South Korea-Japan trade feud engulfs tech giant Samsung

Japanese export curbs have left Samsung looking for new sources of essential chipmaking materials. (AP)
Updated 19 July 2019

South Korea-Japan trade feud engulfs tech giant Samsung

  • Company begins testing non-Japanese material for semiconductors as dispute deepens

SEOUL: Samsung has started testing non-Japanese materials used in producing state-of-the-art semiconductors amid a deepening trade dispute between Seoul and Tokyo.

According to company sources, the South Korean chipmaker has begun testing hydrogen fluoride etching gas from China, Taiwan and some local suppliers.

The etching gas — one of three materials that Japan has decided to restrict shipping to South Korea — is crucial for producing semiconductors since it is used in removing excess material around circuit patterns on silicon wafers.

“We’re testing hydrogen fluoride etching gas from companies outside Japan, such as Taiwan and China, in an effort to diversify supply sources,” a Samsung official told Arab News, asking not to be identified. “We’re also searching for local suppliers of the chemical.”

Testing from new suppliers, however, is to expect to take at least six months, and it remains to be seen if the quality of non-Japanese etching gas will be high enough to be used in the production of semiconductor, the official said, refusing to elaborate new supply sources.

SK Hynix and LG Display have also started testing of non-Japanese high-purity hydrogen fluoride to minimize the impact of Japan’s trade embargo, according to the company officials.

Binhua Group of China is known to be one of the Korean firms’ new suppliers for the etching gas. According to Shanghai Securities News, the chemical company based in Shandong has signed an agreement with South Korean chipmakers to supply etching gas.  

The gas needs to be 99.999 percent pure for it to be used in chipmaking. Companies in Japan maintain top technology levels in the field, taking up to 90 percent of the global market.

HIGHLIGHT

Samsung is the world’s largest chipmaker.

On July 1, Japan announced it would curb shipments to South Korea of three materials used for chip and display production — fluorinated polyimide, photoresists and hydrogen fluoride. The move is widely seen as punitive action for a recent court ruling here that orders two Japanese firms to compensate wartime forced laborers.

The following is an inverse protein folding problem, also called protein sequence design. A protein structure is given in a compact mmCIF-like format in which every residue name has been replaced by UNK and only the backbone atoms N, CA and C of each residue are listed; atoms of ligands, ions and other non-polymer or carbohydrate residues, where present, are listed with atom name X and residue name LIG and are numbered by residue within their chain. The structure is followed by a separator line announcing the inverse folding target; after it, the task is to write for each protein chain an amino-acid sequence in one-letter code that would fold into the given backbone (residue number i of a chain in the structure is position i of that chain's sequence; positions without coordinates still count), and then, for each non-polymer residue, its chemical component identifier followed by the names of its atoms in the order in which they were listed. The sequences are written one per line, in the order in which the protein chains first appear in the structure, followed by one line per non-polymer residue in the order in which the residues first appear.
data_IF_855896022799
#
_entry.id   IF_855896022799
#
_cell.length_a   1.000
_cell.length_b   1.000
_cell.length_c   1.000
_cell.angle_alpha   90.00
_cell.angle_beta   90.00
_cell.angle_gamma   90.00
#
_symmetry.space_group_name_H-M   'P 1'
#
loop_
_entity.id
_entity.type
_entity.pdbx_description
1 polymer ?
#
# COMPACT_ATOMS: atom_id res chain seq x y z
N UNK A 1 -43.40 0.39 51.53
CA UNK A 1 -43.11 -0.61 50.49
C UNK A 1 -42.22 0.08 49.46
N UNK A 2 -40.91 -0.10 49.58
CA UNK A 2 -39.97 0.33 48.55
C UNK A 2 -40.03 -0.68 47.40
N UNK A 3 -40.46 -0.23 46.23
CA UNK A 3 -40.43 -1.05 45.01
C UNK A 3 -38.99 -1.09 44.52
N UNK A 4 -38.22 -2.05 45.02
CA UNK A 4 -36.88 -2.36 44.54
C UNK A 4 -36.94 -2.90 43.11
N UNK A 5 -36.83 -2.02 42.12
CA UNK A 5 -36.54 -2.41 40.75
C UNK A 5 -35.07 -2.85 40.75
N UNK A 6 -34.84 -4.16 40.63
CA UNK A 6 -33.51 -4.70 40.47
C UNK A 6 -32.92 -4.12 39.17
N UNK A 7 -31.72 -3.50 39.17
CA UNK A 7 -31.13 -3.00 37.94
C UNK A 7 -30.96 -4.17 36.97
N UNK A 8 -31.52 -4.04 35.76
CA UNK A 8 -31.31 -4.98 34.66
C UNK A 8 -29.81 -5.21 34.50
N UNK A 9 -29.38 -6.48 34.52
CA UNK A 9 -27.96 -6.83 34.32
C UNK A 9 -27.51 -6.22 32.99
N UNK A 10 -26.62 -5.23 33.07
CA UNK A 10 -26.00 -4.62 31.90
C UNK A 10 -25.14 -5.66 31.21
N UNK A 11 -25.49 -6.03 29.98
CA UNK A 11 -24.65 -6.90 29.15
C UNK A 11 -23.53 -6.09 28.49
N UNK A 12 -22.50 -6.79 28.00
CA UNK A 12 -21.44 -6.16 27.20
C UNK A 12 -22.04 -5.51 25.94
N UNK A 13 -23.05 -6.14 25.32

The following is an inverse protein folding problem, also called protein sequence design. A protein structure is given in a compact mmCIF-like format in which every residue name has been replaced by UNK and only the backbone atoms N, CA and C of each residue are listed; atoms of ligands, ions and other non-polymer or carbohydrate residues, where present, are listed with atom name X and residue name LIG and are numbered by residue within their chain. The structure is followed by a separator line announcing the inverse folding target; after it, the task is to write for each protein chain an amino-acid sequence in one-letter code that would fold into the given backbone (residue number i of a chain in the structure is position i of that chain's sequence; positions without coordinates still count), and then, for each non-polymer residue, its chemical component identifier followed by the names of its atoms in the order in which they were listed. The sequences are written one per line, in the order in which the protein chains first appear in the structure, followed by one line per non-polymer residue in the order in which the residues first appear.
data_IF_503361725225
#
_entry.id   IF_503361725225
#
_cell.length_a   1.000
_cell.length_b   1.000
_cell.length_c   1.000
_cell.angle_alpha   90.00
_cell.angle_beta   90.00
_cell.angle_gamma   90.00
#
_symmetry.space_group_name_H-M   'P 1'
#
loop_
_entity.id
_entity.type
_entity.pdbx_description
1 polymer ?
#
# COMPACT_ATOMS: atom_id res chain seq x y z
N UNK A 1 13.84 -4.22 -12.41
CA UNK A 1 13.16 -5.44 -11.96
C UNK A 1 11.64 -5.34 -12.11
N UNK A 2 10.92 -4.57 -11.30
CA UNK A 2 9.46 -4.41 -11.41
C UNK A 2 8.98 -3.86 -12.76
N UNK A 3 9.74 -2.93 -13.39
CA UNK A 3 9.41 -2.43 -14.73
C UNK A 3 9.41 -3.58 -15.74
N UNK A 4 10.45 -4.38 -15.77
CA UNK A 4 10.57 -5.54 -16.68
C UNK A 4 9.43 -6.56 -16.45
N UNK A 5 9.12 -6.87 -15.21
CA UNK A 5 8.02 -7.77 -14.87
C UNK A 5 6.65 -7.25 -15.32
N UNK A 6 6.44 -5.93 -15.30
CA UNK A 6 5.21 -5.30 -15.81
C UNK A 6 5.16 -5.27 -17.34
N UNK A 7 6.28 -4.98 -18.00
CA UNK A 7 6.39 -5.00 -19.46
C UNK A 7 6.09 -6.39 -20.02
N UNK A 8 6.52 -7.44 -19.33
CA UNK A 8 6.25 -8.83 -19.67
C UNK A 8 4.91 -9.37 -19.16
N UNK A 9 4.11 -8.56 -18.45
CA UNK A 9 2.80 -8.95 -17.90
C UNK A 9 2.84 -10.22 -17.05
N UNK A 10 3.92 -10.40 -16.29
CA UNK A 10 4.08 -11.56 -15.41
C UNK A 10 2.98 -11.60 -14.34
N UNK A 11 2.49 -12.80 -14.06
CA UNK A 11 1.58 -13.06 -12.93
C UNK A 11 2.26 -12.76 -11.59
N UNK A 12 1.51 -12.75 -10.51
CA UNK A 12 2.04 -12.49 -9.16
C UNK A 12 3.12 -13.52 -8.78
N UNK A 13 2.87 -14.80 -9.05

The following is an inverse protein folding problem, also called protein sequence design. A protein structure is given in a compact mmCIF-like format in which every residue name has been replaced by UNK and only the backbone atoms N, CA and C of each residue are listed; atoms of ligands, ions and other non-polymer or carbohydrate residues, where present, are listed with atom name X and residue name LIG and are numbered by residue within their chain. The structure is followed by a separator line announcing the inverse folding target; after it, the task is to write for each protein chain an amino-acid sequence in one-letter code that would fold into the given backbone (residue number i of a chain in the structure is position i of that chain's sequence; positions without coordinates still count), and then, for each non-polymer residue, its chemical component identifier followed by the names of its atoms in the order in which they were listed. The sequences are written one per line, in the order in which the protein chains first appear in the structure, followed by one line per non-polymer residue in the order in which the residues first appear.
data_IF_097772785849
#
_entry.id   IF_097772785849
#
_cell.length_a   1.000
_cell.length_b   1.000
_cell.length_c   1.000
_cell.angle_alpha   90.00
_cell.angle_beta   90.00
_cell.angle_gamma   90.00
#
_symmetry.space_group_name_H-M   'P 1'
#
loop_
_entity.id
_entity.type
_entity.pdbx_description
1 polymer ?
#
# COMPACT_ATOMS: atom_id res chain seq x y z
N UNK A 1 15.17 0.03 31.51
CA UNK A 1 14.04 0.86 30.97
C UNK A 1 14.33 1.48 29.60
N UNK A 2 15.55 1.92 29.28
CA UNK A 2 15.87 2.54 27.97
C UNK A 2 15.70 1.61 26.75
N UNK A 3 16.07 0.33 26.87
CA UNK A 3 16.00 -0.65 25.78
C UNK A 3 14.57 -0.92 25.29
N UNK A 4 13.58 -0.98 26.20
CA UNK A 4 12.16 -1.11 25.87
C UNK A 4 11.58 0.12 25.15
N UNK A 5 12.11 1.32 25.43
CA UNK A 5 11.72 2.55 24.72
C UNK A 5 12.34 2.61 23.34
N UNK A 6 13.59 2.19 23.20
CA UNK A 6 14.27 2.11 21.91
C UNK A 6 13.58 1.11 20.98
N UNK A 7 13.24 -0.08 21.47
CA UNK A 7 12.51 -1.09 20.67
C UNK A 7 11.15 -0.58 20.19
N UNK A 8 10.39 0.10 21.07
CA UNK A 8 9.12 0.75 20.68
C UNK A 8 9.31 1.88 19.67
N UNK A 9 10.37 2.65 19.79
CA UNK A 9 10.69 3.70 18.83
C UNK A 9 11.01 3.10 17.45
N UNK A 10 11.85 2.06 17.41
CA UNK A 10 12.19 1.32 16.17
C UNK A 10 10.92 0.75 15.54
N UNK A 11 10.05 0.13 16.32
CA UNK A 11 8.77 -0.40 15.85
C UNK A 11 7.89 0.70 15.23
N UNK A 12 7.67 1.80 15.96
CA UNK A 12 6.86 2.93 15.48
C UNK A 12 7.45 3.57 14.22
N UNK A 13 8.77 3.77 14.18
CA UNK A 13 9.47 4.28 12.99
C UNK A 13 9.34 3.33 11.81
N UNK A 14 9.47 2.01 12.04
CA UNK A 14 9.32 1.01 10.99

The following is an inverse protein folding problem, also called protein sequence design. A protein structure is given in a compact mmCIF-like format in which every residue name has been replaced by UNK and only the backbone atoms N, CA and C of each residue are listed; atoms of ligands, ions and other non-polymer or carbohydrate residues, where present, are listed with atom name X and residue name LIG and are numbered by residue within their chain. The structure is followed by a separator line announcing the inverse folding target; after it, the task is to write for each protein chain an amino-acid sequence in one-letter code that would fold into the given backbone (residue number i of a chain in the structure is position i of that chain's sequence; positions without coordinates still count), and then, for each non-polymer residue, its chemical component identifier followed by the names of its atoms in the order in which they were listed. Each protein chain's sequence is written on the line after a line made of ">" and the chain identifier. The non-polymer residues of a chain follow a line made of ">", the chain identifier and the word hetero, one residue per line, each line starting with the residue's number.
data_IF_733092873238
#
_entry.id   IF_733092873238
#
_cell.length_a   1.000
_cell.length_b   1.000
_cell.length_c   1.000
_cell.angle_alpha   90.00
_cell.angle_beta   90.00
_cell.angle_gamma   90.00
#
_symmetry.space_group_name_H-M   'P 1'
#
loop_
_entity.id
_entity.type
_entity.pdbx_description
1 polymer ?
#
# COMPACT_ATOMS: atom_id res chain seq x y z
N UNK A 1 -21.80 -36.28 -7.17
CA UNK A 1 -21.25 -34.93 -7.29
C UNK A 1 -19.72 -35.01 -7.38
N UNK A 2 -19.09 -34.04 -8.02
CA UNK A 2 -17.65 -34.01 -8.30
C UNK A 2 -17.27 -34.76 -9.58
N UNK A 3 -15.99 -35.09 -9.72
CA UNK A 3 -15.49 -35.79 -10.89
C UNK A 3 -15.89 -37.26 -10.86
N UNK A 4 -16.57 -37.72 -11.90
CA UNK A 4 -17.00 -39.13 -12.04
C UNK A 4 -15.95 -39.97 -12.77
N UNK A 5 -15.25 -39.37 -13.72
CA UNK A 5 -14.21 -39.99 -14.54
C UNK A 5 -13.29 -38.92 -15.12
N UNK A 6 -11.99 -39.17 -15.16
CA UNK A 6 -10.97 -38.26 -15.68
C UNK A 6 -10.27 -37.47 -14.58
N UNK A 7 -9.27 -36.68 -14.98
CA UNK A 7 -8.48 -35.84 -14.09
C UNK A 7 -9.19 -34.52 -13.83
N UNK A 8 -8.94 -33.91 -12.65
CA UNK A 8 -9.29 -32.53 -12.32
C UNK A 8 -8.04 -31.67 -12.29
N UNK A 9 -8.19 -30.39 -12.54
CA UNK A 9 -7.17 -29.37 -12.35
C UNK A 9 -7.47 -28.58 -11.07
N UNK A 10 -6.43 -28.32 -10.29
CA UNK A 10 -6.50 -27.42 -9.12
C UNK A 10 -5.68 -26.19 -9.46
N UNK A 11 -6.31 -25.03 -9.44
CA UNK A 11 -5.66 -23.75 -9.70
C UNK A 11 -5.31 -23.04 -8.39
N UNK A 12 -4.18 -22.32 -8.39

With the Moon Jae-in administration rejecting Tokyo’s demand for third-party arbitration, Japan is expected to take the dispute to the International Court of Justice.

Japanese companies can still export high-tech materials to South Korea, but they are required to get a license from the government. The license could take 90 days to come through even if they are approved.

Samsung Electronics and SK Hynix, the world’s two biggest memory chipmakers, have been hit hardest by the tougher export controls by the Japanese government, as both semiconductor manufacturers rely on Japanese supplies for the materials.

According to the Korea International Trade Association, South Korea imported about 92 percent of photoresists and 43.9 percent of hydrogen fluoride from Japan.

Analysts believe the Japanese trade restrictions will compromise Samsung’s next-generation semi-conductor businesses, such as those based on 7-nanometer chip fabrication. The 7-nano chips are made with technology involving extreme ultraviolet lithography, which requires the use of photoresists.

“Samsung was scheduled to mass-produce 7-nano-chips from the latter half of this year with the supply of photoresists from Japan’s supplier, JSR,” said Lee Mi-hye, a researcher at the Export-Import Bank of Korea.

“JSR-made photoresists are produced in Belgium, so it’s not subject to the restrictions for now. But the foreign branches of Japanese firms would be vulnerable to regulations in the near future.”